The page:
A new bill has been passed by the Tennessee General Assembly to keep lower-tier schools in local hands rather than the state taking control of the building.

According to State Rep. Mark Cochran (R-Englewood), this project has been worked on for many years.

“Basically it is a new program that we want to try to see if we can prevent state takeover of low performing schools,” Cochran said. “When you are in one of the lowest achieving schools you are considered a priority school. Once you have been on the priority list for a certain amount of time you will be put into what’s called the Achievement School District and essentially what that means is the state comes in and takes over that school.”

Cochran noted that the current set up, mentioned above, has not yielded good results.

“I don’t think it is ever a good thing for a local school to be run out of Nashville,” Cochran noted.

“So this program, which is a four year pilot program, will take five of the priority schools that have entered the Achievement School District and pair them with a school turnaround expert to come up with a plan to shape things up.”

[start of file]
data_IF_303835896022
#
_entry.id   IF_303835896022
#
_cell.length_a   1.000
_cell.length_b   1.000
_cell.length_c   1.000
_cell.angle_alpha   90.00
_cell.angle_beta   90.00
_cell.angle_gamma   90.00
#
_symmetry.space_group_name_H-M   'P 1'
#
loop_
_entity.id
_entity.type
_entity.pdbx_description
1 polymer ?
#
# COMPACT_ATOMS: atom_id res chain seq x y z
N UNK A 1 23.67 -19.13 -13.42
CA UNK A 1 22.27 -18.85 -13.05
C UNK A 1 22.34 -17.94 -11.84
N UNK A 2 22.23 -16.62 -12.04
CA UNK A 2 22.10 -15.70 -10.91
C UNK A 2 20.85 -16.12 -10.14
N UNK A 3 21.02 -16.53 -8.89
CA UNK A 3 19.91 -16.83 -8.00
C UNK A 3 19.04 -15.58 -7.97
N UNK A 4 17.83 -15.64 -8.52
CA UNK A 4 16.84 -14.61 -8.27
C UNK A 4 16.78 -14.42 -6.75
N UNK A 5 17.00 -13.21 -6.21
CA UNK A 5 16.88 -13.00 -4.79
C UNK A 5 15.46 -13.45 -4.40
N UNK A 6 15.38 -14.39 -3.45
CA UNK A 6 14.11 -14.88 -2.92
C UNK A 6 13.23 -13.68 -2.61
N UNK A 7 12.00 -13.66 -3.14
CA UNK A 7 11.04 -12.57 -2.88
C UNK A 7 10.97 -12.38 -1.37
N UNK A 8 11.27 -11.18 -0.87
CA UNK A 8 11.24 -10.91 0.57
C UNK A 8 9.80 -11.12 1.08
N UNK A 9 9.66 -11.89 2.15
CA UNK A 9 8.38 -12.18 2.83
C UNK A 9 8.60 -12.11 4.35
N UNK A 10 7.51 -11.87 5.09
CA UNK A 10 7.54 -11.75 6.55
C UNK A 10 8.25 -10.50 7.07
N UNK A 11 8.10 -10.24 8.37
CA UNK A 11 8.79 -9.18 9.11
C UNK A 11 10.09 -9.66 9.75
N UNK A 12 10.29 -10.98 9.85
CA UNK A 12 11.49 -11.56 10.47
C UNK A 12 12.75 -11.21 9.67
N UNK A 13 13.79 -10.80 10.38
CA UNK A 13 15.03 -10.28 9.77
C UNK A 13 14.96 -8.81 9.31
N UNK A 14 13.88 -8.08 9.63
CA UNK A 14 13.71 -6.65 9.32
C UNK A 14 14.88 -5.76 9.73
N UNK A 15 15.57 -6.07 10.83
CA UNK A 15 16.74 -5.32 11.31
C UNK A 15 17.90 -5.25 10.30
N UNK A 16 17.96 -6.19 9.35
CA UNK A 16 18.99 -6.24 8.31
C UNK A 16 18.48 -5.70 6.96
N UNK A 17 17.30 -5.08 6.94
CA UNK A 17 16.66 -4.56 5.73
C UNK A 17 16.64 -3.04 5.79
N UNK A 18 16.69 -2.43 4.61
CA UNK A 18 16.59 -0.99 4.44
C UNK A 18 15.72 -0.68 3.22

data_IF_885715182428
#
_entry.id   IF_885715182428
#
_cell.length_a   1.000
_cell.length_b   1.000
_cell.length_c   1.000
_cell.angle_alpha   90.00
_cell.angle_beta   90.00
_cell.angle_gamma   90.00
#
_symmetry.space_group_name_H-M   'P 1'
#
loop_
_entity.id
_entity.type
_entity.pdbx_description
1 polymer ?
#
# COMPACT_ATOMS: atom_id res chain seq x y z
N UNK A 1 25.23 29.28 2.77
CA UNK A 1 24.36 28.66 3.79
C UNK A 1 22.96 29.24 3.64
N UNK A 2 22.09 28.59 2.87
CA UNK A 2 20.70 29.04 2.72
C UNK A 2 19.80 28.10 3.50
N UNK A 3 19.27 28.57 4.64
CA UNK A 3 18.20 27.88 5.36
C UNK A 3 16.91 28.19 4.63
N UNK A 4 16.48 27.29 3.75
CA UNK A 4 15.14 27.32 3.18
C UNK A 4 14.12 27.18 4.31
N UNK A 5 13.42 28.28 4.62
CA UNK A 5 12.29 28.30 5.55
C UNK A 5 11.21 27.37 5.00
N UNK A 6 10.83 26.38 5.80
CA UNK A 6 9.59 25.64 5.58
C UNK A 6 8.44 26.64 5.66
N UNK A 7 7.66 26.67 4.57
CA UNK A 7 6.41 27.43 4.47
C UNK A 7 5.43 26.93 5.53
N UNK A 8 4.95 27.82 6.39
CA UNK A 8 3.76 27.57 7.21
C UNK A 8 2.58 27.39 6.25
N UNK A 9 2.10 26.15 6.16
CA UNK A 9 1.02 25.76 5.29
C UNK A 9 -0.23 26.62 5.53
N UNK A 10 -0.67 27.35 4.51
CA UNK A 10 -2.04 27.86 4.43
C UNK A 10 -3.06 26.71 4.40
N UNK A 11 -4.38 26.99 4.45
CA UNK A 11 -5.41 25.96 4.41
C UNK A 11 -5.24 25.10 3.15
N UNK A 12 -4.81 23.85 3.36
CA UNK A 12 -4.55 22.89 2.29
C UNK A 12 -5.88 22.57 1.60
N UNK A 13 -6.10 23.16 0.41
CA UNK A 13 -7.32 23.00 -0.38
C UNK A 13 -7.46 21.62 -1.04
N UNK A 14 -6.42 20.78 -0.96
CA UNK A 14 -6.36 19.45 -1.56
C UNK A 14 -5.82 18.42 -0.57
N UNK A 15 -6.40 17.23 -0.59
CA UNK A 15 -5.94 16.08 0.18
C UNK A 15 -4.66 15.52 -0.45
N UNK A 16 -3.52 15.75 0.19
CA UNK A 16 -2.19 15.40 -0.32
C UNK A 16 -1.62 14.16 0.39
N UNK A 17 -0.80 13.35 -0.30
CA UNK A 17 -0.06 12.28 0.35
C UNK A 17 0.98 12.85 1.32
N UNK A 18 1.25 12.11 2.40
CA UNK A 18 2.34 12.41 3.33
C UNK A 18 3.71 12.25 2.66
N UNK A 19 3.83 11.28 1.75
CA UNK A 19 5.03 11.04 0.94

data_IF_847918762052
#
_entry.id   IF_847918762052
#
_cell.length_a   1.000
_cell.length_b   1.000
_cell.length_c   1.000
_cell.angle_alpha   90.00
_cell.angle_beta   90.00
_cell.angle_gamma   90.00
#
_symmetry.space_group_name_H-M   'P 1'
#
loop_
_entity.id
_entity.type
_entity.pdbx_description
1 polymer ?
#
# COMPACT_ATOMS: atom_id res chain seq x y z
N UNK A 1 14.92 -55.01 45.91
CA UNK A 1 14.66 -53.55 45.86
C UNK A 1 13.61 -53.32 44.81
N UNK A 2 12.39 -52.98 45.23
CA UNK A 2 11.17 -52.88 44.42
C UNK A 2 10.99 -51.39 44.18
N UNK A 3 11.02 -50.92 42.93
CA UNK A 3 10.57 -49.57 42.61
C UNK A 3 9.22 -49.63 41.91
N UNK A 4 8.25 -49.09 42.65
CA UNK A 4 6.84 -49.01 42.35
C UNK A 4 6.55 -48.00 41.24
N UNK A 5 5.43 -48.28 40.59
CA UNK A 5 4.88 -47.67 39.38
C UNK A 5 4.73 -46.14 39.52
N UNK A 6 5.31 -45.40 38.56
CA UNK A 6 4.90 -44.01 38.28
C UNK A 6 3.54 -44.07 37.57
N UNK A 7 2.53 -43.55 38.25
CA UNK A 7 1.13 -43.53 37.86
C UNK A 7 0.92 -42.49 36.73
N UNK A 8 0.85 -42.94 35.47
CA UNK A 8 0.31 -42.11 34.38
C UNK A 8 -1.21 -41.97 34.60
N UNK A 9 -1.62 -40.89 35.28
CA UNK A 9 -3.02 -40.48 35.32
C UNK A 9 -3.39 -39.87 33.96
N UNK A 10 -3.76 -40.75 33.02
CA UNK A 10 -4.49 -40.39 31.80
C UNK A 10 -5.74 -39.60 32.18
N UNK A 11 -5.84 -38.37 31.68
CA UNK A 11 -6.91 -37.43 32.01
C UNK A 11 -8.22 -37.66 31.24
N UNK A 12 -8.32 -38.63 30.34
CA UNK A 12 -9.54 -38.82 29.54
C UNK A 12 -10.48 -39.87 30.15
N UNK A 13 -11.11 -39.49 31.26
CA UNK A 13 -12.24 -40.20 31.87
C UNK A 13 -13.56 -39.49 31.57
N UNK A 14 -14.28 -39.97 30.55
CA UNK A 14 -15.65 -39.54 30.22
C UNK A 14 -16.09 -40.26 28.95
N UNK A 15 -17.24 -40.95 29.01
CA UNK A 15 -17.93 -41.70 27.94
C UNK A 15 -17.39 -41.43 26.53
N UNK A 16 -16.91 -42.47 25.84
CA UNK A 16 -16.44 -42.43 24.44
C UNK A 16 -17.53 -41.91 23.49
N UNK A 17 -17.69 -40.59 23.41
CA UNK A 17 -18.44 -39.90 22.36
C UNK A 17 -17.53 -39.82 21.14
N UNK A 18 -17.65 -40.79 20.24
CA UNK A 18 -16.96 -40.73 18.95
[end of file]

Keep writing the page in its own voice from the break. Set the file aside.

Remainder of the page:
He noted the schools would have a year to develop the school turnaround plan after meeting with the experts.

“The state is funding this program entirely so the five schools won’t have to,” Cochran stated. “These turnaround experts have had great success in other states, so the important thing is that these five schools find experts that have had success with other schools with a similar background.”

Cochran believes this bill will “keep the locals in charge of their school” instead of having the state take over.

“The bill has passed with overwhelming bipartisan support,” he said. “I think the big reason for that is because those representatives and senators who have had schools go into the Achievement School District have really disliked that, so they wanted to try something different.”

Cochran expressed in interest in advocating for local control over schools rather than the state stepping in.

“This is a pay-for-performance, so if any vendor is unable to improve the school’s performance then they are not getting paid for their full amount,” Cochran stated. “There will be basic marketing principles put into play to see if they can perform effectively.”

Two versions of the bill worked their way through the general assembly, as Cochran sponsored the House version of the bill and State Sen. Ferrell Haile (R-Gallatin) led the way with the Senate version.

Haile’s bill was originally introduced in January and Cochran followed with his version in February. Eventually, the two versions were folded into the Senate bill and it passed the House 21-12 and the Senate 21-9.

The bill was signed into law by Gov. Bill Lee on May 27.

Email shane.duncan@


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